Students can study many parts of English at home – reading the newspaper, listening to podcasts, cracking open the textbook and doing grammar exercises. There’s no reason to spend a lot of time on these in class. Students want to talk and they need correction.

Though they don’t just want to talk, but talk freely with no rush and no interruption. Learn to relax during silences. After you ask a question – “Have you ever seen a ghost?” – allow that silence to hang there unpressured.

We’ve all been in a class (or a work meeting) where someone asks a boring question, then immediately rephrases or simply repeats it, and maybe eventually answers it himself. Don’t be that teacher!

In ESL there are concepts called Teacher Talk Time (TTT), Student Talk Time (STT), and Wait Time (WIT). Here are a few questions for you, the ESL teacher or aspiring ESL teacher:

What do you want more of in class, TTT or STT?

Do you want more or less WT?

Is there a maximum limit of WT, say a minute or more?

An awareness of how much you are speaking in class in comparison to the other students is a fundamental part of ESL. Please leave a comment with your answers and ideas. And thanks for reading!

So How Do I Get The Perfect Job?

It is my opinion that many people seem to respect the idea of teaching overseas. Certainly where I am from there are numerous people who have been here in Korea or Japan, not to mention so many who have a friend of a friend who is currently teaching overseas.

So how does one go about getting a decent job?

The first thing I would suggest is to research your target area. Where do you want to go? What type of living conditions do you like, does it matter, etc. This is very important as I’m sure those of us who are here now can remember someone who came to Korea; didn’t like it and went home! Such a waste of potential adventure and talent.

So choose your destination, Middle East, Europe, Asia, South America. From there before you go any further you should do a check online (with government sites – not recruiter sites) as to what the requirements are to teach English in that particular region / country. If you do not qualify, best look somewhere else!
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The Recruiter

Jobs Pages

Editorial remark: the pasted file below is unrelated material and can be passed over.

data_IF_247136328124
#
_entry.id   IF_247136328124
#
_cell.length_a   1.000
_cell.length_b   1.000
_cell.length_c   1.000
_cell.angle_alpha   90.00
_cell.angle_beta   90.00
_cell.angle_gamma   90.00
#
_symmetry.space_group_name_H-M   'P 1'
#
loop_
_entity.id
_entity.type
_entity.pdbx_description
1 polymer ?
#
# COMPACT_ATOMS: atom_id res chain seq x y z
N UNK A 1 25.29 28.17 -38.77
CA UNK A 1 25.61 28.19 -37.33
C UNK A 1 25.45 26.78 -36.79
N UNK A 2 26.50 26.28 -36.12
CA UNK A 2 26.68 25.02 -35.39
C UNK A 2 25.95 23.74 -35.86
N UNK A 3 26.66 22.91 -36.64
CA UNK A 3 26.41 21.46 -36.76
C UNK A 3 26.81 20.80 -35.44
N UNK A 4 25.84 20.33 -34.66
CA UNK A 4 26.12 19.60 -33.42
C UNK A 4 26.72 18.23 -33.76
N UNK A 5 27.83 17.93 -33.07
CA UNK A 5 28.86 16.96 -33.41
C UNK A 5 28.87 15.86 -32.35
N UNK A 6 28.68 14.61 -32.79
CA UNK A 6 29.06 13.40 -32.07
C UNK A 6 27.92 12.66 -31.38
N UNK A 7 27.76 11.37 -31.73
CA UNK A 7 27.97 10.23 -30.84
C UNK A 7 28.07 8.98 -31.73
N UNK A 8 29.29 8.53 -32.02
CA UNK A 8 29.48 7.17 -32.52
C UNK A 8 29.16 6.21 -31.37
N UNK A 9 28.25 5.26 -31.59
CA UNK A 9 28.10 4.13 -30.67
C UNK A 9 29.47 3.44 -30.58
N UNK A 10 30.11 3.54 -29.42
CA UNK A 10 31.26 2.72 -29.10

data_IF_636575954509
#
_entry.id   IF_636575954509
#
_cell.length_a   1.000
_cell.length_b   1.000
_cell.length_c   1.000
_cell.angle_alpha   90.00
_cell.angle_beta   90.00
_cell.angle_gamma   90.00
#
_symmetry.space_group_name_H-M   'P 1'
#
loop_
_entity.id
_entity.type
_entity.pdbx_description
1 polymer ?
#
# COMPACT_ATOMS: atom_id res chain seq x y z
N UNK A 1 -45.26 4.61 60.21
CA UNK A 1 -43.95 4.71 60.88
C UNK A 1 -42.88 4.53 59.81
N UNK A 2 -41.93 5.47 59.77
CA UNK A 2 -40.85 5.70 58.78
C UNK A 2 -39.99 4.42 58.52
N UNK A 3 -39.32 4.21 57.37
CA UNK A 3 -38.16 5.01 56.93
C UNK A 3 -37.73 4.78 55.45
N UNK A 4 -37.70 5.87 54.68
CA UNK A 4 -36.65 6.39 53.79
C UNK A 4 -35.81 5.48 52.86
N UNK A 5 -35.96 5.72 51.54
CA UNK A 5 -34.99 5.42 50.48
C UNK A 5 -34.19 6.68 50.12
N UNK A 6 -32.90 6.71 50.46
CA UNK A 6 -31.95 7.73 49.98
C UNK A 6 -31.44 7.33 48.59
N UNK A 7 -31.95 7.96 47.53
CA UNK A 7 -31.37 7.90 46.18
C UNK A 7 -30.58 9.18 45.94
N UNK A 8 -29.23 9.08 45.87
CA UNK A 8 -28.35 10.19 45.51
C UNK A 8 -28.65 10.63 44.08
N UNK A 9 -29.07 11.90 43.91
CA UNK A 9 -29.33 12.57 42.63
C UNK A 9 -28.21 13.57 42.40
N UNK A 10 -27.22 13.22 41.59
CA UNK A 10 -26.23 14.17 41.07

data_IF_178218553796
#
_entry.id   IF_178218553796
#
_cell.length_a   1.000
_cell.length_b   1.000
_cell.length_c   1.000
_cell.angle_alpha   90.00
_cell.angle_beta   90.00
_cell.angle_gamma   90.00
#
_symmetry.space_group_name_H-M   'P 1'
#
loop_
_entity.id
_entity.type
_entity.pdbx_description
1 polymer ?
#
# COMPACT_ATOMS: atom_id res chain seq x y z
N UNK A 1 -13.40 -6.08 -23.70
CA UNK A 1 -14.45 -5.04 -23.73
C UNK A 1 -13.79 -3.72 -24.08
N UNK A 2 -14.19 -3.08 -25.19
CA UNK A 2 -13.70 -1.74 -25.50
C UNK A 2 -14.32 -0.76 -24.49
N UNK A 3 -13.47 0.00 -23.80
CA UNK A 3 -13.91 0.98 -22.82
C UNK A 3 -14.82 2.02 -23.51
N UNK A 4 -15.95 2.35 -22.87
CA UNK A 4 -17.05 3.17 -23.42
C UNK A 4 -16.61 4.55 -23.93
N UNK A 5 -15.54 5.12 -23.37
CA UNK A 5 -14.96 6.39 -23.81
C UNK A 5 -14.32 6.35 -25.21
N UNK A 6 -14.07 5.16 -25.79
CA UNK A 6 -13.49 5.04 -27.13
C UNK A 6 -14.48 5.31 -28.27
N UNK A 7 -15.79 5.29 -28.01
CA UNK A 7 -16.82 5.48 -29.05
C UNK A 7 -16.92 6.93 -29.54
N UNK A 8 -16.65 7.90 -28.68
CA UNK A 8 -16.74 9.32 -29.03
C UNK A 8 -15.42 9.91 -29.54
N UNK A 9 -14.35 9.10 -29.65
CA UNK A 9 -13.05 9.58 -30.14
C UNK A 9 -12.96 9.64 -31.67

As a recruiter, agent, job placement supervisor…whatever….I have a few points I wish to post in hopes of getting responses from teachers who have used recruiters, who have not, like/ dislike us-them etc…

1. Do job seekers realize that not all recruiters are scam artists? Some actually try to do a decent job inspecting schools personally, walk teachers through the process, and even maintain contact with past clients regularly.

Some of us even consider this a real job, not a fly-by-night operation! Those of us legally allowed to work in Korea can sometimes even run our business like we would in our home country….with standards and ethics.

2. Yes we make money off placing teachers, that’s our job. Is it easy?

Yes it can be….but it can also mean holding hands with clients for 3-6 months to prepare them for their adventure. It means we are responsible for showing stacks of resume, and highlighting key points about a client even though we have never met most of you!
When the very real Korean bias comes out about hiring the proper ‘looking’ or ‘sounding’ teacher to please the mothers/investors/themselves…we have to tactfully try to deal with that issue in a way not to lose our placement contract, tempers etc….
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Curriculum Standards

The number of non-native English speaking students in the United States has increased drastically in the past years. According to the 1998/1999 Florida Department of Education ESOL report, there were limited English proficiency students (LEP) from 53 countries and 49 different languages in this writer’s county. Despite of the ever-growing ESOL population, national ESOL standards are still quite unclear for parents and some educators.

The NCTE – National Council of Teachers of English – Website clearly states the national standards for the English language arts. Nevertheless, standards for K-12 ESOL are not specifically addressed. Students whose first language is not English are mentioned in item number 10 of the standards’ list, which states that non-English speaking students make use of their first language to develop competency in the English language arts and to develop understanding of content across the curriculum. The vision guiding these standards is that all students must have the opportunities and resources to develop the language skills they need to pursue life’s goals and to participate fully as informed, productive members of society.
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Graded Materials, A Perspective